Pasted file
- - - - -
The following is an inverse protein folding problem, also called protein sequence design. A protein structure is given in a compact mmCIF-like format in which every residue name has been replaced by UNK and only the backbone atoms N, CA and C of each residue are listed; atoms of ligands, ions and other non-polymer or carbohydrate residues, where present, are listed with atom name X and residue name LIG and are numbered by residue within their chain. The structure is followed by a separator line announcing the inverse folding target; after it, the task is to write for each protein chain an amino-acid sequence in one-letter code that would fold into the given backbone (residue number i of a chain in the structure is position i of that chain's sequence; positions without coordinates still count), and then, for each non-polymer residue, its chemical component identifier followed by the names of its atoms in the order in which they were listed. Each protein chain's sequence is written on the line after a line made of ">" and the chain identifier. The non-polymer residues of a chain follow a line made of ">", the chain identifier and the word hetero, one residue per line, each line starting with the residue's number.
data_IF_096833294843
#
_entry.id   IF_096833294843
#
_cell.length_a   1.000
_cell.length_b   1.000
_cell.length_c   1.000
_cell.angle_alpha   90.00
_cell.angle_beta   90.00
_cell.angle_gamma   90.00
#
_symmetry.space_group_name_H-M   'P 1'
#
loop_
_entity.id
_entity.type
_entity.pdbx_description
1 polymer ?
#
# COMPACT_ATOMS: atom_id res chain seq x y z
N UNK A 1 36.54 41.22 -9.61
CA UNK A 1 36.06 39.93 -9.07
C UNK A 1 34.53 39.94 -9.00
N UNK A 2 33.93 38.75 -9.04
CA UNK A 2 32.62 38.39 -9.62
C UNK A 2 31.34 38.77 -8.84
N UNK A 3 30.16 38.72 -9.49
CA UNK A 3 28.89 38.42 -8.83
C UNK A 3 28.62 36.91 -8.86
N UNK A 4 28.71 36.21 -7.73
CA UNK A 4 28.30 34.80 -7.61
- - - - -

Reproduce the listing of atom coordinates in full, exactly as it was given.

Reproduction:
The following is an inverse protein folding problem, also called protein sequence design. A protein structure is given in a compact mmCIF-like format in which every residue name has been replaced by UNK and only the backbone atoms N, CA and C of each residue are listed; atoms of ligands, ions and other non-polymer or carbohydrate residues, where present, are listed with atom name X and residue name LIG and are numbered by residue within their chain. The structure is followed by a separator line announcing the inverse folding target; after it, the task is to write for each protein chain an amino-acid sequence in one-letter code that would fold into the given backbone (residue number i of a chain in the structure is position i of that chain's sequence; positions without coordinates still count), and then, for each non-polymer residue, its chemical component identifier followed by the names of its atoms in the order in which they were listed. Each protein chain's sequence is written on the line after a line made of ">" and the chain identifier. The non-polymer residues of a chain follow a line made of ">", the chain identifier and the word hetero, one residue per line, each line starting with the residue's number.
data_IF_096833294843
#
_entry.id   IF_096833294843
#
_cell.length_a   1.000
_cell.length_b   1.000
_cell.length_c   1.000
_cell.angle_alpha   90.00
_cell.angle_beta   90.00
_cell.angle_gamma   90.00
#
_symmetry.space_group_name_H-M   'P 1'
#
loop_
_entity.id
_entity.type
_entity.pdbx_description
1 polymer ?
#
# COMPACT_ATOMS: atom_id res chain seq x y z
N UNK A 1 36.54 41.22 -9.61
CA UNK A 1 36.06 39.93 -9.07
C UNK A 1 34.53 39.94 -9.00
N UNK A 2 33.93 38.75 -9.04
CA UNK A 2 32.62 38.39 -9.62
C UNK A 2 31.34 38.77 -8.84
N UNK A 3 30.16 38.72 -9.49
CA UNK A 3 28.89 38.42 -8.83
C UNK A 3 28.62 36.91 -8.86
N UNK A 4 28.71 36.21 -7.73
CA UNK A 4 28.30 34.80 -7.61